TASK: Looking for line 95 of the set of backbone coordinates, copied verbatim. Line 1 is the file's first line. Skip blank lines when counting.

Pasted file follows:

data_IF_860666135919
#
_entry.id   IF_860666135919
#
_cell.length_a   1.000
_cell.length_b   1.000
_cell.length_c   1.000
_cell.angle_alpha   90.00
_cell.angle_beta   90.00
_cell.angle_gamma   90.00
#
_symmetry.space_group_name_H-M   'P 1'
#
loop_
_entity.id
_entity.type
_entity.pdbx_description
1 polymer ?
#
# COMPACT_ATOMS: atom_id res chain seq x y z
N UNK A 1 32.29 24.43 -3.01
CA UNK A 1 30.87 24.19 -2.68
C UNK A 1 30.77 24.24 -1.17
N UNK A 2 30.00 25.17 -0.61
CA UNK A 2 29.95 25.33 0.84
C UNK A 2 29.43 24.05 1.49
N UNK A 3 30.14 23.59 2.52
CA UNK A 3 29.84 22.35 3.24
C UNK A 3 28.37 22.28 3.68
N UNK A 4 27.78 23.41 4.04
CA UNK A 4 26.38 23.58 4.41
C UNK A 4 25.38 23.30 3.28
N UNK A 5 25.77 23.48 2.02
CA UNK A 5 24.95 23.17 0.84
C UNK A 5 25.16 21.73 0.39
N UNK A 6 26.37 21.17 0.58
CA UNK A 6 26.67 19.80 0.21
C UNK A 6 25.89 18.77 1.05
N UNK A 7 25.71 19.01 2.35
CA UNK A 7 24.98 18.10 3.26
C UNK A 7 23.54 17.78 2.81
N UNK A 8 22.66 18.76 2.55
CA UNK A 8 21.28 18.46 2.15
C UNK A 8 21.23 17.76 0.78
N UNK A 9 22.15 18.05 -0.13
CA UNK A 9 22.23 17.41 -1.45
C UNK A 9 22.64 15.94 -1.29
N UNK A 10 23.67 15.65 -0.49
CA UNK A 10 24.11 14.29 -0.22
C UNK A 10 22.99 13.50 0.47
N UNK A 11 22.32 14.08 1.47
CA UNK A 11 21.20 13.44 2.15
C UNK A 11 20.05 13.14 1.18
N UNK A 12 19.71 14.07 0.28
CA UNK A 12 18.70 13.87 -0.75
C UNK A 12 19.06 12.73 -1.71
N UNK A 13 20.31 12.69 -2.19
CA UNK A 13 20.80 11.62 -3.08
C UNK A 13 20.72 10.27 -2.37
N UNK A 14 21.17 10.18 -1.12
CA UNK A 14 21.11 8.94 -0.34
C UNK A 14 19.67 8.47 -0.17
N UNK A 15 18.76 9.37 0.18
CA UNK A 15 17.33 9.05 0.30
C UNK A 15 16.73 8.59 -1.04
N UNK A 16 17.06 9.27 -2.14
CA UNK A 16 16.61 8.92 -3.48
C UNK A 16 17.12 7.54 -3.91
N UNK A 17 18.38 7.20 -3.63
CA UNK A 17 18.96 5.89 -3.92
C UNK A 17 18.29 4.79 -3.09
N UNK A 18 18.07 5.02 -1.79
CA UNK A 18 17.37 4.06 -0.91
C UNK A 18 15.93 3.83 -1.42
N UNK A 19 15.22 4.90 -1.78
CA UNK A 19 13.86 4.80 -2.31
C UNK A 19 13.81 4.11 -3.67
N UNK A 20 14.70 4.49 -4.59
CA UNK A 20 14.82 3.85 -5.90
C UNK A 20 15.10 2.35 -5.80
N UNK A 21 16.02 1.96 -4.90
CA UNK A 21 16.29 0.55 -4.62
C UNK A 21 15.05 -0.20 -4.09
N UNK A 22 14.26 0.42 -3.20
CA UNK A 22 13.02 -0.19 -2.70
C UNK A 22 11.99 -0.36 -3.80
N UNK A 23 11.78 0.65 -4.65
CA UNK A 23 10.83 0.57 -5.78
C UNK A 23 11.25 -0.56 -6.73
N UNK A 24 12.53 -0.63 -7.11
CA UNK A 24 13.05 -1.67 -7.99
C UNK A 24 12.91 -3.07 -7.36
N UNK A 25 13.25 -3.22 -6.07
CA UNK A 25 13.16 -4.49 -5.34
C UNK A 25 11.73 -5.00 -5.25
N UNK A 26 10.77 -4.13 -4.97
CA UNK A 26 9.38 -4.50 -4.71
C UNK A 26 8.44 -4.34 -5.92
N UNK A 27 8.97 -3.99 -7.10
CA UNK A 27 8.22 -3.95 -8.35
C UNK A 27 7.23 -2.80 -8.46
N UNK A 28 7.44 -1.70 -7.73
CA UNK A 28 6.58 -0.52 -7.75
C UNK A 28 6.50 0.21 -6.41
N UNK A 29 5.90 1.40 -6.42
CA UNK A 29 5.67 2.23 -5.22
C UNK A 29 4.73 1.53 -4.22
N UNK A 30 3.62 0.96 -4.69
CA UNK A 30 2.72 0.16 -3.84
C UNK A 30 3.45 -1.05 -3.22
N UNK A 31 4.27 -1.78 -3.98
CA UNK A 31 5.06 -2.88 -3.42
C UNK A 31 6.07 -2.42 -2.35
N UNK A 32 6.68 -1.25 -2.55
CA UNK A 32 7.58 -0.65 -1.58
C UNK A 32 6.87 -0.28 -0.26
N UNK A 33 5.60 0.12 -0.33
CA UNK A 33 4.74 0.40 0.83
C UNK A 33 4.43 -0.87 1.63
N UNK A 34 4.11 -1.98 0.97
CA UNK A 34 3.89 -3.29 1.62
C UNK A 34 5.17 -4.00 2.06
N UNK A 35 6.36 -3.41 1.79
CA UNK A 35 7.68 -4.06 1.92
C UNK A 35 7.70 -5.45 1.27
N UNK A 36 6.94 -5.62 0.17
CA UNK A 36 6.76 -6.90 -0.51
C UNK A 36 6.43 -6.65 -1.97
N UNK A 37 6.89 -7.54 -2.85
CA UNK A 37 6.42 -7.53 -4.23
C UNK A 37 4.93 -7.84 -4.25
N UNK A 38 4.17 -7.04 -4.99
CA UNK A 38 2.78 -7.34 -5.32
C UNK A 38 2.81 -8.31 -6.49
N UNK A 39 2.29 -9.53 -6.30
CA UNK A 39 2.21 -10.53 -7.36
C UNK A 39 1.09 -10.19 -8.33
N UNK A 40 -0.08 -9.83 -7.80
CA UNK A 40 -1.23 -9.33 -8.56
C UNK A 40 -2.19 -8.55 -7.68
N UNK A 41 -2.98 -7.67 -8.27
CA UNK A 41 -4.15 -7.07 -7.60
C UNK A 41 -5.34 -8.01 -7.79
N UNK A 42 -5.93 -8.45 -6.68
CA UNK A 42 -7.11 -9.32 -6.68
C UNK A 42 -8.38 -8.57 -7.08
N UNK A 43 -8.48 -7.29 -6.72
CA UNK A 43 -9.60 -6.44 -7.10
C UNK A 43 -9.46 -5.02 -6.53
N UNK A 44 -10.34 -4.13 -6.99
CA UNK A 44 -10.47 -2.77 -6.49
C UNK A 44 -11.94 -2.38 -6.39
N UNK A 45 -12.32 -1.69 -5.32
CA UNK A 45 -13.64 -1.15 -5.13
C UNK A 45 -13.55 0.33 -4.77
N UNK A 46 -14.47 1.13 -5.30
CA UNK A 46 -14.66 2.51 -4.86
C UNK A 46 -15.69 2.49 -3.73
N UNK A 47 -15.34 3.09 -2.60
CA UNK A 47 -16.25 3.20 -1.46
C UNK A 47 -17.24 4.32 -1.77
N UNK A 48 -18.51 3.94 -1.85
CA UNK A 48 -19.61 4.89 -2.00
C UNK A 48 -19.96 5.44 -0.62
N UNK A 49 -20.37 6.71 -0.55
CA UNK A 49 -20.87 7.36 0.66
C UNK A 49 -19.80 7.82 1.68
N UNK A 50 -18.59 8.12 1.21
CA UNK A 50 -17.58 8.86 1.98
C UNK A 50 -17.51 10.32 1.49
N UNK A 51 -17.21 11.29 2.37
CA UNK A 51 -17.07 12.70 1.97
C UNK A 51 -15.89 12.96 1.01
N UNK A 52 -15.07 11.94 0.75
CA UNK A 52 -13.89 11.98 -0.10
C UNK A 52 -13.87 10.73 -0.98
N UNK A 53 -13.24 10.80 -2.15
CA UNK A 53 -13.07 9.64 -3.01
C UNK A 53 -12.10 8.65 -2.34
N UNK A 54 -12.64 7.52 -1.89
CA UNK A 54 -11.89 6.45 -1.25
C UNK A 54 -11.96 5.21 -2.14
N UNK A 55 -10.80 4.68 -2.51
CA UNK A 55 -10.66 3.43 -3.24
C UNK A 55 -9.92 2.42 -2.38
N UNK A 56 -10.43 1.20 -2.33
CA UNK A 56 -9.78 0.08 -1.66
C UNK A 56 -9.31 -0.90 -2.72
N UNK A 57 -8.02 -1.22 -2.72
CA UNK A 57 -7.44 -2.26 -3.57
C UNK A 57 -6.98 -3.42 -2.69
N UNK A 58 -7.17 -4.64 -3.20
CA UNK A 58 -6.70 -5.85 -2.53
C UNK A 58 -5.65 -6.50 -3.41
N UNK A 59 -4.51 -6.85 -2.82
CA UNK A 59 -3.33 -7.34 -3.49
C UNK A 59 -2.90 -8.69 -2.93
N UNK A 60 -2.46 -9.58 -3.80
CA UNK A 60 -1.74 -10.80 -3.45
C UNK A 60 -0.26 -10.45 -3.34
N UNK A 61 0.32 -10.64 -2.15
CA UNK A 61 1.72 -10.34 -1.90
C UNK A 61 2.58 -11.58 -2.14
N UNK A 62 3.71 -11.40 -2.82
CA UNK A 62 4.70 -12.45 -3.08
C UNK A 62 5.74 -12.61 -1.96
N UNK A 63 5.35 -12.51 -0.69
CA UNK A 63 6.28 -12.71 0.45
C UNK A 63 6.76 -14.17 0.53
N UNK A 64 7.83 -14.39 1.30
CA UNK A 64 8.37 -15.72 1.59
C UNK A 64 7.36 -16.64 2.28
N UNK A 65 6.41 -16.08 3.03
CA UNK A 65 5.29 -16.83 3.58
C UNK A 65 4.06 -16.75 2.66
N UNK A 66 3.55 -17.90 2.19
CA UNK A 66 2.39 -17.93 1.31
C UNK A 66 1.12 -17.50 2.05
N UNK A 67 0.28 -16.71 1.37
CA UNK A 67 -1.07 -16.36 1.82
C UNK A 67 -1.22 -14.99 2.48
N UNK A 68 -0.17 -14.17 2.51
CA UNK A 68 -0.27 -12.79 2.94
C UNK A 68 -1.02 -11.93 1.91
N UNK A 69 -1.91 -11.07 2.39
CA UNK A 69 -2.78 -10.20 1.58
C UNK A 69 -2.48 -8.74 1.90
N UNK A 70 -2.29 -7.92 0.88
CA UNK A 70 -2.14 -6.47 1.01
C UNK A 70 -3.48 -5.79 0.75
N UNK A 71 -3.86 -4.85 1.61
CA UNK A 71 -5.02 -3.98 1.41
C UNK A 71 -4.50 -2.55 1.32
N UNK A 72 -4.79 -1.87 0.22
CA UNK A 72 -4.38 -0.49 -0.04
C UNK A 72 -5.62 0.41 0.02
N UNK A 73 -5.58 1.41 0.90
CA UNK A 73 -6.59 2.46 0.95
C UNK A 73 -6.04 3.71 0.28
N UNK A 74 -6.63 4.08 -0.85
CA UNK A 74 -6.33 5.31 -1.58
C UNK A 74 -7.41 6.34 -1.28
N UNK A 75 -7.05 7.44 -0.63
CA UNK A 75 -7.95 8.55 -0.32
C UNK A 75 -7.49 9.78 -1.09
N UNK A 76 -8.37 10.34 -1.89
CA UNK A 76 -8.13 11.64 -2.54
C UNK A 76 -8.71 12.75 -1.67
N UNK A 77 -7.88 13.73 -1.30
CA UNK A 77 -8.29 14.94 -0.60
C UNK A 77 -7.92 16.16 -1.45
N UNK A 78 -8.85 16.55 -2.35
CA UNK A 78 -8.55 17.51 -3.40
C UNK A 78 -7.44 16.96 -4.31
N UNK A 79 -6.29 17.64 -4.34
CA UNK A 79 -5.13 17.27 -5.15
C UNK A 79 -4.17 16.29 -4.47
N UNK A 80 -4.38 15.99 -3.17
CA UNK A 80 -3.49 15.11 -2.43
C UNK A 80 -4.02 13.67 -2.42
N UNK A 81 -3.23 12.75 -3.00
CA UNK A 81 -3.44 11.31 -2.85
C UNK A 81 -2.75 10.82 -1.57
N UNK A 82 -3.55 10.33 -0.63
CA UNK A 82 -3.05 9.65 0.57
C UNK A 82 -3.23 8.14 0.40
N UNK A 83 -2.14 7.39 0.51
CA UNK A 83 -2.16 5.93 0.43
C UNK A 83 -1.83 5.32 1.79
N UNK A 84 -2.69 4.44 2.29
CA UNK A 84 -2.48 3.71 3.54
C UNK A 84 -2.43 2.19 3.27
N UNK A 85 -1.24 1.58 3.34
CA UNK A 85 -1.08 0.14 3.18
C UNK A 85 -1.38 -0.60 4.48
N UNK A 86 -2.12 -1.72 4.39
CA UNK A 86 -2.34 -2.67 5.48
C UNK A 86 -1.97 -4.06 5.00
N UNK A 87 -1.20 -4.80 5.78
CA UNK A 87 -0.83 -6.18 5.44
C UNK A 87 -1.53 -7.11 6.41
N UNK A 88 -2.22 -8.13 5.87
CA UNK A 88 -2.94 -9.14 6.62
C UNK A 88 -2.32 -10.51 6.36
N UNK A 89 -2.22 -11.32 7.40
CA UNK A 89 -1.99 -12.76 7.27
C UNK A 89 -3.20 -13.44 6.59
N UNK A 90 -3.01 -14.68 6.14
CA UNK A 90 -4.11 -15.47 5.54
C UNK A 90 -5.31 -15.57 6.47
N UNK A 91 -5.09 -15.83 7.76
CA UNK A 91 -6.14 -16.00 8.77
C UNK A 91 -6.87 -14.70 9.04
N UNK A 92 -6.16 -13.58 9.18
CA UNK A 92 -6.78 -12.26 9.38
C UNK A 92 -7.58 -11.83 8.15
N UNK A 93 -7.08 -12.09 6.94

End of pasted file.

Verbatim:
C UNK A 25 11.73 -5.00 -5.25